Yes. Just — sorry, Tom and I were looking at each other on that one. Look, what’s going to drive us to the top end of our range on Utilities is two things. First of all, continued contract negotiations. There’s no question about that. But the second one is what Tom referenced which was our mix of MSA versus project work. Right now, it’s below our target level. As we — as that mix trends toward up from kind of 10% up to as much as 45% like we’re targeting right now, that will drive the margins up towards the upper end of the range as well.
And there’s still a shot at that this year, Ken, I guess, that is what I’m asking.
I mean, right now, we’re expecting kind of the midpoint of our range, probably high 9s to around 10% this year. But yes, if we’re able to pick up some more project work toward the end of the year, we could definitely see margins trend above the 10% range. Maybe closer to 10.5% overall for the year.
You should see them trend up as the year progresses.
Yes. Okay. And maybe just taking a step back, you guys’ views of PLH having owned it for a few quarters now. I mean, how do you feel like it’s integrating into the overall company? Any thoughts there.
No, I think the integration is going well. We definitely are happy to have the craft resources and the equipment and key members of their management team are performing well. We have some pockets of that business that are actually performing better than we had expected. So I think it’s a — they are welcome addition to Primoris.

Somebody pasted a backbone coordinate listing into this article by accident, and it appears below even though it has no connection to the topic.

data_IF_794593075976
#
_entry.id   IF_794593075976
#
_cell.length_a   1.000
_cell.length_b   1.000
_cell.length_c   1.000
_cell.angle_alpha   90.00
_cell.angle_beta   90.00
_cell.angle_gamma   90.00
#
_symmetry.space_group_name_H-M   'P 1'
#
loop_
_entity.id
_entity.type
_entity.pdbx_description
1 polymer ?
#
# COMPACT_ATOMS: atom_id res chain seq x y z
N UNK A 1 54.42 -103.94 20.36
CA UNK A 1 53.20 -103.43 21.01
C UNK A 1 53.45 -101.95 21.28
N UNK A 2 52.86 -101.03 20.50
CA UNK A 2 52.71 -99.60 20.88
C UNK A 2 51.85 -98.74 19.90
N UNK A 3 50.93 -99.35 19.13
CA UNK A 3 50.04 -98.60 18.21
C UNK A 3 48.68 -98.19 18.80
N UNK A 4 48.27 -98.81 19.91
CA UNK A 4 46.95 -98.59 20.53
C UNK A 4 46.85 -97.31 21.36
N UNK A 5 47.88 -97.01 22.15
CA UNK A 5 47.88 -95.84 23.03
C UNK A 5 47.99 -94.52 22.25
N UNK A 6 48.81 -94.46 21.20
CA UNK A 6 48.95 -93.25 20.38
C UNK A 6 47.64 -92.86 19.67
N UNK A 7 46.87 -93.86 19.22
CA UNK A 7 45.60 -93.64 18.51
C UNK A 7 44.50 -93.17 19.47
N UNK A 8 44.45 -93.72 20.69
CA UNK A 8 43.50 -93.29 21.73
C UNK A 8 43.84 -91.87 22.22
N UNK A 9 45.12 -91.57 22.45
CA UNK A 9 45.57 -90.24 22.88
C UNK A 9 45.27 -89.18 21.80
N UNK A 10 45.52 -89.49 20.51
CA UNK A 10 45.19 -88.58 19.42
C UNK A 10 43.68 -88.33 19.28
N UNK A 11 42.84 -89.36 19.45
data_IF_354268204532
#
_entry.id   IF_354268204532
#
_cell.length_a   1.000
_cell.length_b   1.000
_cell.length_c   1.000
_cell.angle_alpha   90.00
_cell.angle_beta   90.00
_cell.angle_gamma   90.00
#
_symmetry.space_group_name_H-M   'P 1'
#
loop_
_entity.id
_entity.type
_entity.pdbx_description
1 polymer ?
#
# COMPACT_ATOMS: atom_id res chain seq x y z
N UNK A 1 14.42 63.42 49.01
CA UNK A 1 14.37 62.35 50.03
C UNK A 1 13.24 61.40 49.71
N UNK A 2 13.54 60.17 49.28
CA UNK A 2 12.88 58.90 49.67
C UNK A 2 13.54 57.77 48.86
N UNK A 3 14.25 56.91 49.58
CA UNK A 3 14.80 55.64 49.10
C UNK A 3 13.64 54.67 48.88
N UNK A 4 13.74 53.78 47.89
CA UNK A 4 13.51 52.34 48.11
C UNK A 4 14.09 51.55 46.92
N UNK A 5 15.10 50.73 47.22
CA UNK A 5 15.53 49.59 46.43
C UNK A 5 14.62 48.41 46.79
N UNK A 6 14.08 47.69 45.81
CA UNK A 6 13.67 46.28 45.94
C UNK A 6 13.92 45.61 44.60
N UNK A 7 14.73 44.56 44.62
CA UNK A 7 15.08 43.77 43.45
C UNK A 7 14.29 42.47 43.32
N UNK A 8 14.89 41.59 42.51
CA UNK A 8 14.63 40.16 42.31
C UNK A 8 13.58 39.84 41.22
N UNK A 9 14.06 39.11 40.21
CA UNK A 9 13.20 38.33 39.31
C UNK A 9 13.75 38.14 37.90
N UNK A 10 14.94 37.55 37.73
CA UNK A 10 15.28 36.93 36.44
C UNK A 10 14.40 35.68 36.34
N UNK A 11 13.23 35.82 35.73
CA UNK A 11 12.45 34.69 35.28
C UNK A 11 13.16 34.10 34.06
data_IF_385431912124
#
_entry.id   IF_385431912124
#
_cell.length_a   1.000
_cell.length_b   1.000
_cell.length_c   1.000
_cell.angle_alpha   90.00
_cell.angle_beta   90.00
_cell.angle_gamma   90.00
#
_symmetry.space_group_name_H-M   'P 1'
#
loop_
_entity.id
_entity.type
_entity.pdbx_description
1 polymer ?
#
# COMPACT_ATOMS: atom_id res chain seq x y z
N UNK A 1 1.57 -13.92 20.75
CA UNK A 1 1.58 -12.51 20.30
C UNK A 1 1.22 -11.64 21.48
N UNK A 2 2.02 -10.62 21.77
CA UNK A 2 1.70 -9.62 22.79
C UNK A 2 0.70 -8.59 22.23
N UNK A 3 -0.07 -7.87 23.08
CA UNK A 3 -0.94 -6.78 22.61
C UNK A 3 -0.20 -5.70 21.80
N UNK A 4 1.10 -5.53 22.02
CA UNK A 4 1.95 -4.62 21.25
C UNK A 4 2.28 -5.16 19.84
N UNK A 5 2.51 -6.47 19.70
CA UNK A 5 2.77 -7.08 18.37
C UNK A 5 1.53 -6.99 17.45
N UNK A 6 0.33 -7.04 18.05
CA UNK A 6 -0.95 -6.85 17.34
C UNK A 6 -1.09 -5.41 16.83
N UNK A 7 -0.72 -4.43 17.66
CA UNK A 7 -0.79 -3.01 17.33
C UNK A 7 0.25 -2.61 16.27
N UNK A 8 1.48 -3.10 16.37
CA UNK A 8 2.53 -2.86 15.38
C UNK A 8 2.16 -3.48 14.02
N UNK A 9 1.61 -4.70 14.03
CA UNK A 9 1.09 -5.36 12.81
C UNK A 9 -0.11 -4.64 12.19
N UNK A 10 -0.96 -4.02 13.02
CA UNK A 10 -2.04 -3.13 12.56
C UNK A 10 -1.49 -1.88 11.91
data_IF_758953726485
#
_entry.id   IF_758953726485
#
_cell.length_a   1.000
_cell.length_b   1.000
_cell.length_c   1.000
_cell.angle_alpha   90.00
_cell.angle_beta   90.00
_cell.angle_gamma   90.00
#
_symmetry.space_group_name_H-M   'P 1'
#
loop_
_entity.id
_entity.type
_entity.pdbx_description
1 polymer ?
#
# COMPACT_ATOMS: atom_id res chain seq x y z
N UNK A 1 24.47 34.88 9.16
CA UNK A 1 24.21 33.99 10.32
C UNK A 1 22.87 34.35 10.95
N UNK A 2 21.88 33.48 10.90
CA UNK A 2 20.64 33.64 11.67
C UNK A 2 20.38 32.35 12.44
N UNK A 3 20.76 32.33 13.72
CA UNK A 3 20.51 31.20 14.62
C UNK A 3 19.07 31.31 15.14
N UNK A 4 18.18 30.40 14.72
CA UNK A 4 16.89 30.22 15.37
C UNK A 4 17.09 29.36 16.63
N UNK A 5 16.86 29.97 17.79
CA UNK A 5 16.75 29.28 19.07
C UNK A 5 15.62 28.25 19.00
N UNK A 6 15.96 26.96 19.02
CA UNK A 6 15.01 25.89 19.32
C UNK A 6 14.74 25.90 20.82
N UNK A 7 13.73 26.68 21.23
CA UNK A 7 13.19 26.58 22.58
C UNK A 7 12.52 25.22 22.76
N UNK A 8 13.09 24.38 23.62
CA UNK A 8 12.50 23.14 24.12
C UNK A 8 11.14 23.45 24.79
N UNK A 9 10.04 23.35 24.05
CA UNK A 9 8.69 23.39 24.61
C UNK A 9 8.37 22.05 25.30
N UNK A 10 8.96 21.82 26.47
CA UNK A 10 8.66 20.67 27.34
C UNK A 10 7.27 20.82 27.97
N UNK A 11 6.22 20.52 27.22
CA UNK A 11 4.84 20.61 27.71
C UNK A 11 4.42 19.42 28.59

Okay. And just lastly, what sort of opportunities are you starting to see become available for LNG on the Gulf Coast performance? And how significant could these be?
Well, we’re not a general contractor when it comes to large LNG facilities, but we do, do some contract work for a number of the contractors, and it’s created a number of opportunities for us. So I think it’s from a standpoint of specific businesses, it’s a great opportunity for our Energy group on the industrial side. Other businesses, it won’t affect.
There are no further questions at this time. I turn the call back over to Tom for closing remarks.
Thank you, operator. We appreciate your questions and your investment for Primoris. I’ll just close by recapping what I see as the 3 key takeaways from this quarter.
Our strong first quarter results have set us on a solid path toward achieving our 2023 goals. We see opportunities to advance our strategic growth markets in renewables, communications and power deliveries, driven by secular market tailwinds and through offering services to our customers that leverage expertise across our segments. And finally, we will remain disciplined in how we bid work, diligent in the execution of projects and mindful of the allocation of resources to improve profitability and generate consistent cash flow.
Thank you, and we look forward to updating you next quarter.
This concludes today’s conference call. Thank you for attending. You may now disconnect.